Of course, if the house is made of wood. The real question should be, “How bad is the termite problem”? If you’re buying a house the next question will be, “Who is paying to get rid of them”?
The first question can be answered by obtaining a professional termite report. An inspector walks around the property and classifies the termite damage into two categories: Section 1 clearance, and Section 2. I won’t get into the differences between section 1 and 2 I’ll just say you don’t want to see, or pay for section 2. In many cases these termite reports are free if you agree to consider using the termite company which provided the report to help you terminate the infestations.
Who pays for the extermination? Like everything else in Real Estate, it’s negotiable but generally the seller will pay for any section 1 clearance. Lately we’ve seen many Bank owned homes, listings in Aliso Viejo, and short sale properties being listed “As Is” and stating up front that they will not entertain the idea of helping clear termite infestations. In cases where I have a bank owned listing I try to furnish all interested parties with a termite report before they make an offer because I want them to know the scope of repairs the property needs before committing to a price.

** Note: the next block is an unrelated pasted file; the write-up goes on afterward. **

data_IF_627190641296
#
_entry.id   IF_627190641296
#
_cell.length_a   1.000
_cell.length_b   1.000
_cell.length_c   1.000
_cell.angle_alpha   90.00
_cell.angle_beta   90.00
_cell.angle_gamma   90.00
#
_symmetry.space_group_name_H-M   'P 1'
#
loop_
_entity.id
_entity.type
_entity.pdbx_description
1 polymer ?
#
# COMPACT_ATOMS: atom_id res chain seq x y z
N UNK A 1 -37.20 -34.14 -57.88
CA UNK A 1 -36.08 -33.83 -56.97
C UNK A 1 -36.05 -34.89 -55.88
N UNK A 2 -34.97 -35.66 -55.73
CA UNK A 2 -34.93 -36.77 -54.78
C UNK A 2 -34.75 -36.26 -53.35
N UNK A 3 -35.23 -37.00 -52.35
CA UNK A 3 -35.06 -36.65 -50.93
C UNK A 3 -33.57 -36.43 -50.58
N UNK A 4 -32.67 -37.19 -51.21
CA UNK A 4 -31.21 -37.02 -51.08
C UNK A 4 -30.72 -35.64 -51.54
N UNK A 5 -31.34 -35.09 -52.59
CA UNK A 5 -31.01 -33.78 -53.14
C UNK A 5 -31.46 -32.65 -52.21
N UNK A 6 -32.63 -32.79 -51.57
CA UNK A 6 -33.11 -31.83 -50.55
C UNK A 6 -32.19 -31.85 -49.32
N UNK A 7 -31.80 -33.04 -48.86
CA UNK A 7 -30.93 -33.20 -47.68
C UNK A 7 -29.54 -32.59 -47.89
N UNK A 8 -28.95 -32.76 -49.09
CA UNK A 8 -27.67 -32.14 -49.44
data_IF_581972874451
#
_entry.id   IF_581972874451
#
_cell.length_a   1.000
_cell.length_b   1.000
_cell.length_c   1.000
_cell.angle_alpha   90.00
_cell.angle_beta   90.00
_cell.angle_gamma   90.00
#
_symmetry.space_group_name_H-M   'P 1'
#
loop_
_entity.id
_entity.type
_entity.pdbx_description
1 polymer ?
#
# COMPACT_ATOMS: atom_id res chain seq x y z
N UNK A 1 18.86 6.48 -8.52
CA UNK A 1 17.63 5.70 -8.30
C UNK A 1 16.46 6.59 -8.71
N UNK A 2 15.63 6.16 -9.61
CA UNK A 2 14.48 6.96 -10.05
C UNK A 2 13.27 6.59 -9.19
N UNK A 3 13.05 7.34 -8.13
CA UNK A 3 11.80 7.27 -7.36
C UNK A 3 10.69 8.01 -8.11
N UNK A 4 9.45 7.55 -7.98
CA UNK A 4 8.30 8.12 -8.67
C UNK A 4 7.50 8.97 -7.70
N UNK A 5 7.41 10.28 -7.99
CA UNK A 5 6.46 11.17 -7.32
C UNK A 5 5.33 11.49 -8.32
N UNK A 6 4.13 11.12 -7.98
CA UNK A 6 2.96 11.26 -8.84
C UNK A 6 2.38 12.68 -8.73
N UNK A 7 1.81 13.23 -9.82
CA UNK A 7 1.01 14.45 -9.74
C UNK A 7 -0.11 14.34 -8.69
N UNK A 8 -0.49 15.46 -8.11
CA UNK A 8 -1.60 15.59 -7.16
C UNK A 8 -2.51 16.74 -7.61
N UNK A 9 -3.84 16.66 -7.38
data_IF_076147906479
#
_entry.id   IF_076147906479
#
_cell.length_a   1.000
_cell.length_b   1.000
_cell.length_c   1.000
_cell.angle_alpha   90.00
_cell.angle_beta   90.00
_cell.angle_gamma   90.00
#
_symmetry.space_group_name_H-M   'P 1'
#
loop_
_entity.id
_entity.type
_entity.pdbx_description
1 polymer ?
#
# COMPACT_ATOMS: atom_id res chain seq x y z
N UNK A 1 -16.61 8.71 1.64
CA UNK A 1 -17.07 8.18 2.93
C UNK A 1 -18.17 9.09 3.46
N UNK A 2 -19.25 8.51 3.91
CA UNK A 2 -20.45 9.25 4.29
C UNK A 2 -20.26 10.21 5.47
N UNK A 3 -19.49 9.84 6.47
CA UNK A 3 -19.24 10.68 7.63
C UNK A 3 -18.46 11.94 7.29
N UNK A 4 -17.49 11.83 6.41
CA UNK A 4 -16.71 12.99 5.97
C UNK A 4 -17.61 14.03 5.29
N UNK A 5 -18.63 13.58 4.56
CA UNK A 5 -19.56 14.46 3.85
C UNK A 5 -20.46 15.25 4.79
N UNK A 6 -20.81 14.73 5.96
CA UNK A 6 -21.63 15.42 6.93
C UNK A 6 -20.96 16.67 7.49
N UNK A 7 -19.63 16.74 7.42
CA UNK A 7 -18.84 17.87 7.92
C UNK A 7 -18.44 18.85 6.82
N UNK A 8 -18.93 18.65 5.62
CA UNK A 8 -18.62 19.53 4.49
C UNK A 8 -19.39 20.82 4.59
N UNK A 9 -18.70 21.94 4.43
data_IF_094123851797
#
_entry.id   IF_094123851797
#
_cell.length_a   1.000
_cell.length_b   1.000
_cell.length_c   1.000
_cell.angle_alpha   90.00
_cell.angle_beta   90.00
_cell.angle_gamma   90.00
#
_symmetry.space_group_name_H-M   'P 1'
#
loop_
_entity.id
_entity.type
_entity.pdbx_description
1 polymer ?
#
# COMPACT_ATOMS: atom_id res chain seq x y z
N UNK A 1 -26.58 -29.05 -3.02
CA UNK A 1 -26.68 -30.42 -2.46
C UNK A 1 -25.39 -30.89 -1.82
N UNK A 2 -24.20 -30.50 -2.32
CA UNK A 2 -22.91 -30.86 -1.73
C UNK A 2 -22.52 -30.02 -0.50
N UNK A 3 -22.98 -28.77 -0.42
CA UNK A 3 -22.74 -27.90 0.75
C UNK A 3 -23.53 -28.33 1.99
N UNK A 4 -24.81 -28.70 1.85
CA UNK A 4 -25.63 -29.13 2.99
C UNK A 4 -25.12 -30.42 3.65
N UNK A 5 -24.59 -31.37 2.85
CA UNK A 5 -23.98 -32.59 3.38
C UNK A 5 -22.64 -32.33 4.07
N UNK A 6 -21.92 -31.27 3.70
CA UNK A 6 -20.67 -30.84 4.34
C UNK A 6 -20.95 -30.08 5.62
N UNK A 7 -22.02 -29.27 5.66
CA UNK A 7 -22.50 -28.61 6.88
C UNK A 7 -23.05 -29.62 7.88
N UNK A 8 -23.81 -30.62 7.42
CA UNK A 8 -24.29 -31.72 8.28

I don’t worry about termites like most people. I’ve never seen, or even heard about a house falling in on itself because of termites. My family and I lived on the beach in a wood house built in 1908 and we used to joke that the termites were holding the place together. Most homes are sold every 5 years and with each sale we tend to see a termite clearance report so it’s rare to see a real bad issue. I put termites into the “Maintenance” section of home ownership, just like painting or roof replacement. You need a professional to help every so often, so you don’t lay awake at night wondering if little bugs are eating your house.